Thursday, August 21, 2008

Victimhood Encouraged in Canada

I am very happy with what this 85 year old woman did. She had a gun by her bedside and used it to defend herself. Good for her.
She made the intruder call the police on himself. Double good for her.
She showed strength and courage. She used good judgment in that she didn’t shoot the kid. The kid even managed to dredge up a bit of common sense for himself by listening to the woman with the gun.
I like strong women. I like women, and men, who stand up for themselves and refuse to be victims.
I wish more people would do that although I don’t want to see any innocent or guilty people dying over it.
It’s unlikely to happen here as the culture of victimhood is enshrined in Canadian law. We are supposed to run and hide when someone breaks into our homes.
We can use reasonable force to protect ourselves. In Canada that means, “Excuse me. I’m sorry to bother you, but would you mind not stealing from me please? Thanks.”
“No? Okay. Guess I’ll just nip off to the basement while you clean me out. Sorry to bother you.”
We have to keep our weapons unloaded and locked away. This woman who protected herself would, in Canada, be looking at charges such as unsafe storage of a firearm, careless use of a firearm, pointing a firearm, and woe betide if the firearm was neither licensed nor registered. A good lawyer might get that bargained down to one firearms charge if she agreed to plead guilty.
She’d get a criminal record for standing up for herself and she’d be banned from owning a weapon of any sort for up to 10 years.
A hero in the US would be a criminal in Canada.
Do I want guns everywhere? No, but I’d like the right to stand up for myself properly.
I’d like to be able to use pepper spray. Possessing it, unless I’m actually hiking in bear country, is against the law.
Best of all, if an intruder slips on a rug in my house she or he can sue me and will win.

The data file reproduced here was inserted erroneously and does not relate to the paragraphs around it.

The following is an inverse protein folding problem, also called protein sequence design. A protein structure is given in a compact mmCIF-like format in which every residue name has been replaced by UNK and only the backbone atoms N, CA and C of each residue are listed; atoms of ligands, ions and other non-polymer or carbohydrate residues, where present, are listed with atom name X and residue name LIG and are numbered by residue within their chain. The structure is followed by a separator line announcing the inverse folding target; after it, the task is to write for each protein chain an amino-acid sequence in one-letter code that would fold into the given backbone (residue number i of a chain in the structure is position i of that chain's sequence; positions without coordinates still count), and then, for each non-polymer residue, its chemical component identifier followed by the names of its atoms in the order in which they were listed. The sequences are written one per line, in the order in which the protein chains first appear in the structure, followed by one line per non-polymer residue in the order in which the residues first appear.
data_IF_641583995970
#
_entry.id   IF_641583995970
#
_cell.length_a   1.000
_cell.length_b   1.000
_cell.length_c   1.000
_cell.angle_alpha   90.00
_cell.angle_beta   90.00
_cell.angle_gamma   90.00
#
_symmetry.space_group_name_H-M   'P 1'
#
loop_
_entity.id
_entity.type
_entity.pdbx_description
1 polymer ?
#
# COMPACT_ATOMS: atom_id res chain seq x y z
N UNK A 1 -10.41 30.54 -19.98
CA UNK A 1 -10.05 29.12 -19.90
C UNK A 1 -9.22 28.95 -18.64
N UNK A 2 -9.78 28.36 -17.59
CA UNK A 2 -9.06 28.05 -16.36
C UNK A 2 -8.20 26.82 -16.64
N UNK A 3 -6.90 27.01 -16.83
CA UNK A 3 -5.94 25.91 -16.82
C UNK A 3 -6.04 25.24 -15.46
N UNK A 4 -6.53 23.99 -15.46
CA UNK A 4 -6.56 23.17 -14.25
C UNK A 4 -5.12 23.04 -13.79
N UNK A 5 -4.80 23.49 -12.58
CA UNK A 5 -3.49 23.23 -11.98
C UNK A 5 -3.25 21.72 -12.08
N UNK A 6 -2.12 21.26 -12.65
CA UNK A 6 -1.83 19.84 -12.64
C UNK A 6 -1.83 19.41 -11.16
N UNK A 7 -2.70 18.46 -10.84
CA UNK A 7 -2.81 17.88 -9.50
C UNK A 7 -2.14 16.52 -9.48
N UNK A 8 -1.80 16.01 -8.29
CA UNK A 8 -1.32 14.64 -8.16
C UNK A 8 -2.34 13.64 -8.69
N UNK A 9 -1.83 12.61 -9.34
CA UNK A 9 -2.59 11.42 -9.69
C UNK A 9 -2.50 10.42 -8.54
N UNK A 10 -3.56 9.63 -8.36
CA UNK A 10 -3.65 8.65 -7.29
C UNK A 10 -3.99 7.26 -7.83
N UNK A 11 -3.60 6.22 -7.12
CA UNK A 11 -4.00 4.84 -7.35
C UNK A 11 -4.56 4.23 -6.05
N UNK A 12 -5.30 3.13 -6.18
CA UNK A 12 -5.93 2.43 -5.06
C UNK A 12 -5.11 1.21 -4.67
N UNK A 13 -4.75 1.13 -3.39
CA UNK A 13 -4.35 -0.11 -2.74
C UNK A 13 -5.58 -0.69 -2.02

I like this woman did especially because she didn’t shoot. If I tried it here, the kid would get a slap on the wrist and I’d get a criminal record.
It’s wrong. It’s stupid. And I’m sick of being obligated by law to be a victim.
No, my possessions are not worth dying over, but I should have the right to protect myself and my property. It is one thing to fear the nameless, random criminal. It is worse to fear the legal repercussions from defending yourself.

13 comments:

the Bag Lady said...

Hear, hear, dfLeah.

I am completely in favour of reducing crime on the streets of our cities, but our gun laws are ridiculous.

I would like to think I would be as calm in that situation as that 85 year old was, but I'd be fumbling around, trying to find the key to the gun cabinet, then trying to remember how to load the freakin' thing, etc. etc.
Any self-respecting burglar would be either long-gone, or would have beaten me to a pulp by the time all that transpired.

Leah J. Utas said...

Yep, and that's sad, dfBag Lady. Our gun laws are just, plain stupid. One wonders how much better survivors feel knowing that their loved one was offed by a licenced, registered weapon?

Lethological Gourmet said...

Leah, this is so interesting. Coming at it from a US perspective, I'd always thought that Canada had it right because there just so much less gun violence up there, even though the percentage of people with guns is about the same. And the news media is so much calmer than here in the States, which is all action bam-wham, be afraid for your safety because there are murders and rapings and thieves everywhere. And the easy proliferation of guns here definitely contributes to the violence.